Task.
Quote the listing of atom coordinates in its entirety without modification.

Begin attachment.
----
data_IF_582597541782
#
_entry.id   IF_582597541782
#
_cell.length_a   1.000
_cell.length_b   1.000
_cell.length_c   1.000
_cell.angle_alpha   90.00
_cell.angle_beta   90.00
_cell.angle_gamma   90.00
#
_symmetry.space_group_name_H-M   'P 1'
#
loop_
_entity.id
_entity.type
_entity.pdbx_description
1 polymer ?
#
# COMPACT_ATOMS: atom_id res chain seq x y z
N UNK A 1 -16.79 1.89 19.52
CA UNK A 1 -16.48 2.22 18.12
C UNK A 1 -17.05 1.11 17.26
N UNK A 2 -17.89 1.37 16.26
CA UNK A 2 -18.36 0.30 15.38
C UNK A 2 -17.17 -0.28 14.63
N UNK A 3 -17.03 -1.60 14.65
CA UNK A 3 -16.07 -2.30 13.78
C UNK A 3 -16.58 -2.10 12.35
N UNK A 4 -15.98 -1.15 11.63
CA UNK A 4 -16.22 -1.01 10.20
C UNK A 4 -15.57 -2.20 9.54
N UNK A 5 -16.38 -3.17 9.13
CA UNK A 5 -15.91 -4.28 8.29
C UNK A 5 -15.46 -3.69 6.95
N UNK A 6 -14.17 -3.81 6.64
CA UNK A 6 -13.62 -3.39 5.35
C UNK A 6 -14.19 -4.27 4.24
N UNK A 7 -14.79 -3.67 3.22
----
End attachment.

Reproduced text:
data_IF_582597541782
#
_entry.id   IF_582597541782
#
_cell.length_a   1.000
_cell.length_b   1.000
_cell.length_c   1.000
_cell.angle_alpha   90.00
_cell.angle_beta   90.00
_cell.angle_gamma   90.00
#
_symmetry.space_group_name_H-M   'P 1'
#
loop_
_entity.id
_entity.type
_entity.pdbx_description
1 polymer ?
#
# COMPACT_ATOMS: atom_id res chain seq x y z
N UNK A 1 -16.79 1.89 19.52
CA UNK A 1 -16.48 2.22 18.12
C UNK A 1 -17.05 1.11 17.26
N UNK A 2 -17.89 1.37 16.26
CA UNK A 2 -18.36 0.30 15.38
C UNK A 2 -17.17 -0.28 14.63
N UNK A 3 -17.03 -1.60 14.65
CA UNK A 3 -16.07 -2.30 13.78
C UNK A 3 -16.58 -2.10 12.35
N UNK A 4 -15.98 -1.15 11.63
CA UNK A 4 -16.22 -1.01 10.20
C UNK A 4 -15.57 -2.20 9.54
N UNK A 5 -16.38 -3.17 9.13
CA UNK A 5 -15.91 -4.28 8.29
C UNK A 5 -15.46 -3.69 6.95
N UNK A 6 -14.17 -3.81 6.64
CA UNK A 6 -13.62 -3.39 5.35
C UNK A 6 -14.19 -4.27 4.24
N UNK A 7 -14.79 -3.67 3.22